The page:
Hammersmith Bridge in London, UK, could potentially reopen for pedestrians and cyclists next summer, according to the local council.

Architecture and engineering company Foster and Partners and bridge engineering company COWI conducted a six-week technical study, which concluded that a temporary double-decker crossing is feasible using the existing bridge foundations.

The double-decker scheme would involve a truss structure being installed above the existing road deck, with a lower level for pedestrians and cyclists and an upper level for cars and buses.

In their study, the two companies confirmed that the existing foundations are capable of supporting the extra load of the temporary truss.

As well as allowing public access earlier than the current restoration plan, the scheme is expected to save £40m in repair and restoration costs.

The companies have submitted the plans to Hammersmith and Fulham Council, which said it is ‘exploring them further’ alongside ‘other options’.

Foster and Partners structural engineering head Roger Ridsdill Smith said: “The feasibility study supports the technical viability of the proposed temporary crossing, showing that it has the potential to be significantly cheaper than a scheme that repairs the bridge in situ.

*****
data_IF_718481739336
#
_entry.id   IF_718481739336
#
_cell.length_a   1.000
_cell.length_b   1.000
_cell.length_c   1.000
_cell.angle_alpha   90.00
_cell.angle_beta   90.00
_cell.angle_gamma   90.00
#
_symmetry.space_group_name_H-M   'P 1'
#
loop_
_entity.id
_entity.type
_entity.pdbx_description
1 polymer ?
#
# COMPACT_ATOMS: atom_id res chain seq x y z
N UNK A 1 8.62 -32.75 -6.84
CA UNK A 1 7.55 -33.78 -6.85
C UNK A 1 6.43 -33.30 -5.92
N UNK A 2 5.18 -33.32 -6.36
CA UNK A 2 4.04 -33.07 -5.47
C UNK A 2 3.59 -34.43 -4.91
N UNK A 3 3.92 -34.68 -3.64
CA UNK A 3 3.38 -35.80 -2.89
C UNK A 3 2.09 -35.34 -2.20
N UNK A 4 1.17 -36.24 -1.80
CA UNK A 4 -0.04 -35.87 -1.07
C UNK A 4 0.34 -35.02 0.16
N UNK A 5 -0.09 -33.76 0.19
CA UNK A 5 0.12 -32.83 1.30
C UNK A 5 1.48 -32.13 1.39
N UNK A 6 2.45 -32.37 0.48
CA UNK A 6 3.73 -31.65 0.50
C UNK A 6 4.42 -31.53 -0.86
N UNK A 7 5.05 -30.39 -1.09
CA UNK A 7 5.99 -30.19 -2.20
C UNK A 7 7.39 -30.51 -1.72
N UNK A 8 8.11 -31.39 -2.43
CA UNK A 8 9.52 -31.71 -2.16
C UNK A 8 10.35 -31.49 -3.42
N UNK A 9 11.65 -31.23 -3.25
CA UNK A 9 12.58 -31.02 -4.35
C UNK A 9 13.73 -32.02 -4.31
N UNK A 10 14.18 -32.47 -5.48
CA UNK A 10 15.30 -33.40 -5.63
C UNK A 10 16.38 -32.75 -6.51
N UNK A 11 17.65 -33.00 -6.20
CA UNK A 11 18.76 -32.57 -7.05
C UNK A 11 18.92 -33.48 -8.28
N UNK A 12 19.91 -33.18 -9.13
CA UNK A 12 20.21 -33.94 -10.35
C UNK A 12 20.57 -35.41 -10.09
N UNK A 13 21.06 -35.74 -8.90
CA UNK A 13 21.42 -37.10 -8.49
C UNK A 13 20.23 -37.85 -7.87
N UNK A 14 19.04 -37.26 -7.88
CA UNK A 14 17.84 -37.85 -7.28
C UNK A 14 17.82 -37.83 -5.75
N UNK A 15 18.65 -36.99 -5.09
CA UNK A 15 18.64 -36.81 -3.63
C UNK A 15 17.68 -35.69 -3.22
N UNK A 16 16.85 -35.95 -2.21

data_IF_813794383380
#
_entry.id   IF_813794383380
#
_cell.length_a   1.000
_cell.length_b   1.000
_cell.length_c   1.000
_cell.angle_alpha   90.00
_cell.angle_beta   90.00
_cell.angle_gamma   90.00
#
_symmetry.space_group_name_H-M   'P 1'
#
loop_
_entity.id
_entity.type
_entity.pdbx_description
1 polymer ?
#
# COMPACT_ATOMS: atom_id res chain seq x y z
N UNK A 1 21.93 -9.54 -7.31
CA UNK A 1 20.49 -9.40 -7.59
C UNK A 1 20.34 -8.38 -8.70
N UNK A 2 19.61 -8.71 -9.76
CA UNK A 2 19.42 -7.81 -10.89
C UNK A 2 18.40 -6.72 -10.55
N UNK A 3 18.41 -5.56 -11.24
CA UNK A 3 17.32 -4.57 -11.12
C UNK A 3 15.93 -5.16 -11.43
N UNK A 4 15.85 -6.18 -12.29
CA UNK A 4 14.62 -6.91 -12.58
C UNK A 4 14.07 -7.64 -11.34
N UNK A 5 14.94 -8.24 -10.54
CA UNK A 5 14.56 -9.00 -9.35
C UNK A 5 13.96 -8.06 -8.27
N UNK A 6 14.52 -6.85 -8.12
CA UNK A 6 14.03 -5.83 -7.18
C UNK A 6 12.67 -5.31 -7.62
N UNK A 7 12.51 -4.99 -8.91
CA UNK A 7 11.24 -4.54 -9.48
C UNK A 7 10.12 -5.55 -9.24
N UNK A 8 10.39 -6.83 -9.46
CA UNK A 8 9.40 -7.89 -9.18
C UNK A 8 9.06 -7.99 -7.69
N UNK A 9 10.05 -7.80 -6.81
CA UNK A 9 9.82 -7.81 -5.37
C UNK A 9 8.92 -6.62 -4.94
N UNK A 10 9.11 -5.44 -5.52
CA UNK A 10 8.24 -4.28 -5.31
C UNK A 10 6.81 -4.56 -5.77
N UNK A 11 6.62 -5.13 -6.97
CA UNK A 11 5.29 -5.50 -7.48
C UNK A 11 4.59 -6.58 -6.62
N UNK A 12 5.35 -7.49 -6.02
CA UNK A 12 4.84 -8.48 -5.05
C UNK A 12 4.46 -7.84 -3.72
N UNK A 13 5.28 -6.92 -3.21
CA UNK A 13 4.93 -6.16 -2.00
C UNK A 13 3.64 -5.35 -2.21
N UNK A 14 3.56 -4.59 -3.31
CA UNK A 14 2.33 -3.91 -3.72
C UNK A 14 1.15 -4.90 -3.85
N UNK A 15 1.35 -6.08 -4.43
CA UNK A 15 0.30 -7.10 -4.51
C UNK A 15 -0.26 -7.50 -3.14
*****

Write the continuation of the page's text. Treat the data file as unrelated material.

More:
“It also offers the possibility of the bridge reopening earlier than previously envisaged. The feasibility study was expedited by the extensive investigations and analysis already carried out on the existing structure and we are grateful for the cooperation of all of the parties involved.”

COWI executive director David MacKenzie said: “Offsite refurbishment of the existing structure is considered to be safer, less disruptive and more sustainable.

“Carrying out the work in internal protected conditions, rather than onsite, will allow us to achieve a higher quality of workmanship and reduce the need for extensive maintenance in the future.”

Hammersmith Bridge has been closed to all public users since last year, after micro-fractures were found in the cast-iron pedestals holding the bridge’s suspension system in place.